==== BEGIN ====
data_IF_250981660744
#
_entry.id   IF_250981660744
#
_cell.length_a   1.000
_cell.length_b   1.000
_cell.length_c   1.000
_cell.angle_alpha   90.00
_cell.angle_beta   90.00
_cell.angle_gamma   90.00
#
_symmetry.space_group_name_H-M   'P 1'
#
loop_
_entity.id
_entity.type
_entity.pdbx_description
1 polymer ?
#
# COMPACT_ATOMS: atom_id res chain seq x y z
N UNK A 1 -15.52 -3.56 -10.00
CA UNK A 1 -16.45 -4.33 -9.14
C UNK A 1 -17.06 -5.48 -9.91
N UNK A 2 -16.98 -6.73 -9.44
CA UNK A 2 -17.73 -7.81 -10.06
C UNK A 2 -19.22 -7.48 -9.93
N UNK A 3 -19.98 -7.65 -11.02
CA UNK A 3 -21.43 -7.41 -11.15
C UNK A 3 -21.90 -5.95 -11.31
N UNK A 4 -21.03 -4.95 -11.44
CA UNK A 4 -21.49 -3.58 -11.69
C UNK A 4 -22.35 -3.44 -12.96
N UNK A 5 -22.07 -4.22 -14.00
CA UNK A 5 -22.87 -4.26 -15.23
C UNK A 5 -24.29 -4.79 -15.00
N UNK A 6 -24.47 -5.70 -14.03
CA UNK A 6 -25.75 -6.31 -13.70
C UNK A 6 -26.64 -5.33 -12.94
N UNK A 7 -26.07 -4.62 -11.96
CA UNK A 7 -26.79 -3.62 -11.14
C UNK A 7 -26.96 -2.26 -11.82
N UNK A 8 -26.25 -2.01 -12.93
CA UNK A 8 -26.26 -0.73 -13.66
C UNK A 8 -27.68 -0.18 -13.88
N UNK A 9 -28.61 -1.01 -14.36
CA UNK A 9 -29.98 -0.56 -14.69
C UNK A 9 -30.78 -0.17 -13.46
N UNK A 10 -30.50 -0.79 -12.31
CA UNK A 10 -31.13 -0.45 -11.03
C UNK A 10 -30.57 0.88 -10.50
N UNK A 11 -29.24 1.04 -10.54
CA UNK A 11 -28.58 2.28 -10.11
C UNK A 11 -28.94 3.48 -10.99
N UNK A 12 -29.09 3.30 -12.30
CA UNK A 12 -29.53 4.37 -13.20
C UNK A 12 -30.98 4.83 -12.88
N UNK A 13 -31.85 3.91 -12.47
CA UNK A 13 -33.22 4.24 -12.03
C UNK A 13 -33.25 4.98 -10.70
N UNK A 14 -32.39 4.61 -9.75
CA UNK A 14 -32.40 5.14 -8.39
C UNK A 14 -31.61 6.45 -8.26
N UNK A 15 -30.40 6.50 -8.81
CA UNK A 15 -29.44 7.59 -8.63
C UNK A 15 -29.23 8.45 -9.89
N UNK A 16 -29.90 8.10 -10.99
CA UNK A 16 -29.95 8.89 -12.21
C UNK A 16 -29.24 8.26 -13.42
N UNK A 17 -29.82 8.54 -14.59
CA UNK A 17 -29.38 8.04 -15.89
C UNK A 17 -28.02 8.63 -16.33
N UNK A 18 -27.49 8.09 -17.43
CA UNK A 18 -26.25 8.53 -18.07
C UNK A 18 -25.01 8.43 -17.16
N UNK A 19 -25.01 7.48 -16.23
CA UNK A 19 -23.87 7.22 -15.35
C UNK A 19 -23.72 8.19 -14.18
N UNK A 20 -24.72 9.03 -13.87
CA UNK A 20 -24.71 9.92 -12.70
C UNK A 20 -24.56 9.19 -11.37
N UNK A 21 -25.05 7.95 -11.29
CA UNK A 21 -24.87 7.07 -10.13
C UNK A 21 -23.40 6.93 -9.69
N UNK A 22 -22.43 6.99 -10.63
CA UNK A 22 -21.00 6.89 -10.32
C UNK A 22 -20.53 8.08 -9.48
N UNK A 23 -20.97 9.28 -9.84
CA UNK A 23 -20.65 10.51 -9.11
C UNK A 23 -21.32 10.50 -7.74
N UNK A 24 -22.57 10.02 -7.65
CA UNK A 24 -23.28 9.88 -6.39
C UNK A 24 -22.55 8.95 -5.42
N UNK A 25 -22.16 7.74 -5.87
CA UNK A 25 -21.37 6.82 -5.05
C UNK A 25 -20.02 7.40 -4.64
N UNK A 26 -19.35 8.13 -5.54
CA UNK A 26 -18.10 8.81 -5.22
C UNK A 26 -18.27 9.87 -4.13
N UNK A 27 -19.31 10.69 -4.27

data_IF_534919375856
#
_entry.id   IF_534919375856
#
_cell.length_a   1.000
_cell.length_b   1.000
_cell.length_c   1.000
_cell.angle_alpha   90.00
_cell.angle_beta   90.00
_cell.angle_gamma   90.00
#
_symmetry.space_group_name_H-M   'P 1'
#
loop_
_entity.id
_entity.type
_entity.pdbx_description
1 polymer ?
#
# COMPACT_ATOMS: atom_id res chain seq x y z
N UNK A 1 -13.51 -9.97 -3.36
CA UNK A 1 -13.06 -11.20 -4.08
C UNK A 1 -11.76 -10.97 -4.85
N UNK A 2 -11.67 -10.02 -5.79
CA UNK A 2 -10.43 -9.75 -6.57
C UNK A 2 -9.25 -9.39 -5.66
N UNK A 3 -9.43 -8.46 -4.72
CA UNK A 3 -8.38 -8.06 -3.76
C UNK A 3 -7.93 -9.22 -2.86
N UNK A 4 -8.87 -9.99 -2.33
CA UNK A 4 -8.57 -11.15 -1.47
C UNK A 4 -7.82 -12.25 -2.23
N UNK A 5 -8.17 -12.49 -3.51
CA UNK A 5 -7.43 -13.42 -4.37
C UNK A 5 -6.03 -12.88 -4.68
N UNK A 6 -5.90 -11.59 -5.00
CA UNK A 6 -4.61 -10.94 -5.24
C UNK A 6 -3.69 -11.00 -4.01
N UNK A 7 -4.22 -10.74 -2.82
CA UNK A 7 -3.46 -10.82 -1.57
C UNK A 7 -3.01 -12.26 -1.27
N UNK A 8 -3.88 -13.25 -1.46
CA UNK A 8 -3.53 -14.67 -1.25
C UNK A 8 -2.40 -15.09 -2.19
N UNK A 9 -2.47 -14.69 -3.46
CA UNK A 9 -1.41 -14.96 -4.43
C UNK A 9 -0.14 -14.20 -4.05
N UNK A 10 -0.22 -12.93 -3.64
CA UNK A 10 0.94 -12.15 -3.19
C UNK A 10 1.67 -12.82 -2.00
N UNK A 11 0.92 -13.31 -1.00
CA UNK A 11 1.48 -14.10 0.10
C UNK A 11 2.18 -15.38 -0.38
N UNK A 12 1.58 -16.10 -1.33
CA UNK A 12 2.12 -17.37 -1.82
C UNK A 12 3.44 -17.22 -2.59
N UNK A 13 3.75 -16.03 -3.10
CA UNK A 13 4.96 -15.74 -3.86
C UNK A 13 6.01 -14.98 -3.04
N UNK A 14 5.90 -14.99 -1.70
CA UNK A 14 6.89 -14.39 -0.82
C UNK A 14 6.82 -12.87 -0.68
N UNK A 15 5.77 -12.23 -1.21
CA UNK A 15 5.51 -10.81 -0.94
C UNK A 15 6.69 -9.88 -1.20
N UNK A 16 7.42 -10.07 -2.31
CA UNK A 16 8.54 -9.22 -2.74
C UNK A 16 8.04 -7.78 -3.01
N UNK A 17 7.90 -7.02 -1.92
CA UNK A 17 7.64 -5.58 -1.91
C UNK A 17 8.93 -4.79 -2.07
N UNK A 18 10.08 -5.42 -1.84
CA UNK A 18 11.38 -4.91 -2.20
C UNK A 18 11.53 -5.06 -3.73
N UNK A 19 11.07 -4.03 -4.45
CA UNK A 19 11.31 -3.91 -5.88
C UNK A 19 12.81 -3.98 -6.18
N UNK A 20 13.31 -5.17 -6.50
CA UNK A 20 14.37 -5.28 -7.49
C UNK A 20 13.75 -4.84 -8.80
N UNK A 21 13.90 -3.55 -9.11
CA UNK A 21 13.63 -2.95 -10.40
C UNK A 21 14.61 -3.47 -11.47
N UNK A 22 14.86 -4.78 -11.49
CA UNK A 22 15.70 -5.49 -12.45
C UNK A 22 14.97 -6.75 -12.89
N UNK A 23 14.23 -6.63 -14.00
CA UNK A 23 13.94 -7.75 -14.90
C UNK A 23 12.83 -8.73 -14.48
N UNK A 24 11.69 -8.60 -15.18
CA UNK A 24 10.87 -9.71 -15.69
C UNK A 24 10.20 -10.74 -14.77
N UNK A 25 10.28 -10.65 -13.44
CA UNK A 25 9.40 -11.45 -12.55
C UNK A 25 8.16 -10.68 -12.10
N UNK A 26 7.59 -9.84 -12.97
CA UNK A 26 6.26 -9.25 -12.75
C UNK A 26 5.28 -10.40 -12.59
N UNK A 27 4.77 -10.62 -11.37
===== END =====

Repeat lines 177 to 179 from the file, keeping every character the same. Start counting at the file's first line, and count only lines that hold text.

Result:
N UNK A 20 13.31 -5.17 -6.50
CA UNK A 20 14.37 -5.28 -7.49
C UNK A 20 13.75 -4.84 -8.80